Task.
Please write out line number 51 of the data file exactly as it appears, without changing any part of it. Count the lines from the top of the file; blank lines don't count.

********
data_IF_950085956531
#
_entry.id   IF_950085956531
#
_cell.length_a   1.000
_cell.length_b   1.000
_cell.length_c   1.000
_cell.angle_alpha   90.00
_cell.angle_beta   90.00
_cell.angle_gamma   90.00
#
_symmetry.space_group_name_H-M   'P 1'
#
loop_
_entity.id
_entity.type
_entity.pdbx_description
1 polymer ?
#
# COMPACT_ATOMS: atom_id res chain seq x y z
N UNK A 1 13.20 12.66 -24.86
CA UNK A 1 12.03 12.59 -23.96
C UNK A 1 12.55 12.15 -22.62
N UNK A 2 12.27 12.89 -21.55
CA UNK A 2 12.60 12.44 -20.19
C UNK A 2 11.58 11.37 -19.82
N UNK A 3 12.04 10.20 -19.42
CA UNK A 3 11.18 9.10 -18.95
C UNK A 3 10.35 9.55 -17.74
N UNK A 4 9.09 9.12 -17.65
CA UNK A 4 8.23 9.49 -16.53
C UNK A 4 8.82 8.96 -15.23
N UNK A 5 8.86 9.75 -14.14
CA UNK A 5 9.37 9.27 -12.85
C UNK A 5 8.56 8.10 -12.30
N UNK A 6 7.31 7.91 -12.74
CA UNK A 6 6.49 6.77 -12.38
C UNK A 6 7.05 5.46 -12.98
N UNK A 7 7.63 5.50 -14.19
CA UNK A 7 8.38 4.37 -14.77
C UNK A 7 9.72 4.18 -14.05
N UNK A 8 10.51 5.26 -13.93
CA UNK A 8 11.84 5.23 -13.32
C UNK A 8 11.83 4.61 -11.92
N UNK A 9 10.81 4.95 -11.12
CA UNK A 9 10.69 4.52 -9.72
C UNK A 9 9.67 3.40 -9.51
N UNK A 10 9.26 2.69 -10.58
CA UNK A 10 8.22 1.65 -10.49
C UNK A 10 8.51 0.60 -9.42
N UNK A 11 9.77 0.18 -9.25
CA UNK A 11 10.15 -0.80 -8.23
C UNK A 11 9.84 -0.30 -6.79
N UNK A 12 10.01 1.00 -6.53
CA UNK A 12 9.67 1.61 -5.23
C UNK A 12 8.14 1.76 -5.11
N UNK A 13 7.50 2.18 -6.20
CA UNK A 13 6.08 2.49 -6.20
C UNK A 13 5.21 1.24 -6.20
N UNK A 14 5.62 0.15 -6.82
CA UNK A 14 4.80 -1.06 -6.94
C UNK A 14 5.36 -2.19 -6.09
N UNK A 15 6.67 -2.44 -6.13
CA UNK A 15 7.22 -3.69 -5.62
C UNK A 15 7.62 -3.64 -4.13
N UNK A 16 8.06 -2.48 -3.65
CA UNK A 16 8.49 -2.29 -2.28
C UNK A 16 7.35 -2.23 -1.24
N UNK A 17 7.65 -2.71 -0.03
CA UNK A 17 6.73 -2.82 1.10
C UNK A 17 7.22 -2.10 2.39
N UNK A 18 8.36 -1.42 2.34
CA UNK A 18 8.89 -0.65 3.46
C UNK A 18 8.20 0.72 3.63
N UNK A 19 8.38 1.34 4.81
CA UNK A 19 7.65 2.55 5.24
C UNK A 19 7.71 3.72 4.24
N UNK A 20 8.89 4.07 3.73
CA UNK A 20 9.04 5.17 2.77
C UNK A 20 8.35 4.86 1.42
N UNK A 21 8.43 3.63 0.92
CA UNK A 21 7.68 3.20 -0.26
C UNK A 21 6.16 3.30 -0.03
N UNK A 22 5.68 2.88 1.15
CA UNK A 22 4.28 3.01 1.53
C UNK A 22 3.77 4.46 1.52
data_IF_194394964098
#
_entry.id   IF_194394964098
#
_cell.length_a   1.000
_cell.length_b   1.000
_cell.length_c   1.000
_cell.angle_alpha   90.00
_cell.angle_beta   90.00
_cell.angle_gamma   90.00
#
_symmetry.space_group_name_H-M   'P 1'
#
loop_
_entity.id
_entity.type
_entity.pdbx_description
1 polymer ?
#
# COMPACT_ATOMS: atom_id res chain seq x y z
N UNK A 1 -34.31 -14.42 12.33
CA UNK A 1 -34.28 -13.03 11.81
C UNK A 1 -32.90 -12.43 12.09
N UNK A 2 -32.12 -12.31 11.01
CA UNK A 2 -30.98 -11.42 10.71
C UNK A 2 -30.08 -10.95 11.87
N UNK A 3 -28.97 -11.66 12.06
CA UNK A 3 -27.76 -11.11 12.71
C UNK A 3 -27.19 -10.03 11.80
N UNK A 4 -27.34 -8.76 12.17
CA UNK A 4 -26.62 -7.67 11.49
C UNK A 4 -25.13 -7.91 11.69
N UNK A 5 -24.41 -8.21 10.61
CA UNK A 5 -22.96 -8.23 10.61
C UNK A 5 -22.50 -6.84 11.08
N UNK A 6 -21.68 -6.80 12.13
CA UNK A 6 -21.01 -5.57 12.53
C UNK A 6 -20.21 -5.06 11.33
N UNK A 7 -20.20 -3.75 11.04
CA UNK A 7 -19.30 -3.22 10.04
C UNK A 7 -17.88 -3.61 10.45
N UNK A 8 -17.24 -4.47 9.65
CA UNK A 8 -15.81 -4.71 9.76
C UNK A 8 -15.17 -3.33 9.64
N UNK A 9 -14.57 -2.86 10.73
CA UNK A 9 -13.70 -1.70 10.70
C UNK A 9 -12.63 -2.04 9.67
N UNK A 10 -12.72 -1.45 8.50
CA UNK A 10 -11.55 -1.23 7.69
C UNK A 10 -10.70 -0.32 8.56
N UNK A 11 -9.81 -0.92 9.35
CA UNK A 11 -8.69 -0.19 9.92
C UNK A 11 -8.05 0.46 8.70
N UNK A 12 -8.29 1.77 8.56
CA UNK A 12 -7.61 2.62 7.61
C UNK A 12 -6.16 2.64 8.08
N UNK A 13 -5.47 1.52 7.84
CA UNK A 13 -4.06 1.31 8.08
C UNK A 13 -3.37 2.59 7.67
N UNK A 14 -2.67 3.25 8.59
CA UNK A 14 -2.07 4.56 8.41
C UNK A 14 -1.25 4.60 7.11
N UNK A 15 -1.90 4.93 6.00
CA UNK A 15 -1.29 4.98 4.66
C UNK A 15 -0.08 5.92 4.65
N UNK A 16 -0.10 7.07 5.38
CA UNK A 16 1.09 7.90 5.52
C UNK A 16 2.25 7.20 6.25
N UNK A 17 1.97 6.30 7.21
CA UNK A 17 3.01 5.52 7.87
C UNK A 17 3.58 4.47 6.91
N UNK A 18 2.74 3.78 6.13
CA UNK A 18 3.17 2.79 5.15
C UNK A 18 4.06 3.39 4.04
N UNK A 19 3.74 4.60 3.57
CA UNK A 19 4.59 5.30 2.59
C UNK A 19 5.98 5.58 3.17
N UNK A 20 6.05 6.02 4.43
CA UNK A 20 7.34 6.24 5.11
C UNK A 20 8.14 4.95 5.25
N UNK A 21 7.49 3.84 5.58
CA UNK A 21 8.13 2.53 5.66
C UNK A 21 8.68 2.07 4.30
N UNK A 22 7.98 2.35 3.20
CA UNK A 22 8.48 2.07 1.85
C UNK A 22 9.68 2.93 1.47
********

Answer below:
N UNK A 11 9.77 0.18 -9.25